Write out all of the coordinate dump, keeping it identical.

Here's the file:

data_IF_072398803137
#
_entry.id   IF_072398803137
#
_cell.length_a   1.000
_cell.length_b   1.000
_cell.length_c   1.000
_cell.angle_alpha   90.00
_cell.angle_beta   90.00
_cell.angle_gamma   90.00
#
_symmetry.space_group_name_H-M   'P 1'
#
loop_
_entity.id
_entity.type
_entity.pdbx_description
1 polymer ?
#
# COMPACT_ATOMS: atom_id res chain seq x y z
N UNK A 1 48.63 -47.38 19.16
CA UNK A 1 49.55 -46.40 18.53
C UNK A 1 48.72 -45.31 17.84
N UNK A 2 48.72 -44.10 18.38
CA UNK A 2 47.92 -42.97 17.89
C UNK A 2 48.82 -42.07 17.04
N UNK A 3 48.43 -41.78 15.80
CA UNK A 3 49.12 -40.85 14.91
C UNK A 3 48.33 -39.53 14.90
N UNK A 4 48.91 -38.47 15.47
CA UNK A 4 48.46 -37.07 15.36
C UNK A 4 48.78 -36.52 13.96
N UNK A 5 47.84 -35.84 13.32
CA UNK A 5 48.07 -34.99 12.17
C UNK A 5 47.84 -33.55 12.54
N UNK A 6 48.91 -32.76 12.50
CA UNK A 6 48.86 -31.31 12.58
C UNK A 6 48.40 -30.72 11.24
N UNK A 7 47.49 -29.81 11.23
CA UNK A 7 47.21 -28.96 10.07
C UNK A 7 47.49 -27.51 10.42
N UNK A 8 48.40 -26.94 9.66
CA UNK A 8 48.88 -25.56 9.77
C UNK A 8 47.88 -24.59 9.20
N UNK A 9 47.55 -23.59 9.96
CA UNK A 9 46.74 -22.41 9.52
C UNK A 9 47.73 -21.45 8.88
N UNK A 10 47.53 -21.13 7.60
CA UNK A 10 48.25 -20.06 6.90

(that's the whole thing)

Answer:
data_IF_072398803137
#
_entry.id   IF_072398803137
#
_cell.length_a   1.000
_cell.length_b   1.000
_cell.length_c   1.000
_cell.angle_alpha   90.00
_cell.angle_beta   90.00
_cell.angle_gamma   90.00
#
_symmetry.space_group_name_H-M   'P 1'
#
loop_
_entity.id
_entity.type
_entity.pdbx_description
1 polymer ?
#
# COMPACT_ATOMS: atom_id res chain seq x y z
N UNK A 1 48.63 -47.38 19.16
CA UNK A 1 49.55 -46.40 18.53
C UNK A 1 48.72 -45.31 17.84
N UNK A 2 48.72 -44.10 18.38
CA UNK A 2 47.92 -42.97 17.89
C UNK A 2 48.82 -42.07 17.04
N UNK A 3 48.43 -41.78 15.80
CA UNK A 3 49.12 -40.85 14.91
C UNK A 3 48.33 -39.53 14.90
N UNK A 4 48.91 -38.47 15.47
CA UNK A 4 48.46 -37.07 15.36
C UNK A 4 48.78 -36.52 13.96
N UNK A 5 47.84 -35.84 13.32
CA UNK A 5 48.07 -34.99 12.17
C UNK A 5 47.84 -33.55 12.54
N UNK A 6 48.91 -32.76 12.50
CA UNK A 6 48.86 -31.31 12.58
C UNK A 6 48.40 -30.72 11.24
N UNK A 7 47.49 -29.81 11.23
CA UNK A 7 47.21 -28.96 10.07
C UNK A 7 47.49 -27.51 10.42
N UNK A 8 48.40 -26.94 9.66
CA UNK A 8 48.88 -25.56 9.77
C UNK A 8 47.88 -24.59 9.20
N UNK A 9 47.55 -23.59 9.96
CA UNK A 9 46.74 -22.41 9.52
C UNK A 9 47.73 -21.45 8.88
N UNK A 10 47.53 -21.13 7.60
CA UNK A 10 48.25 -20.06 6.90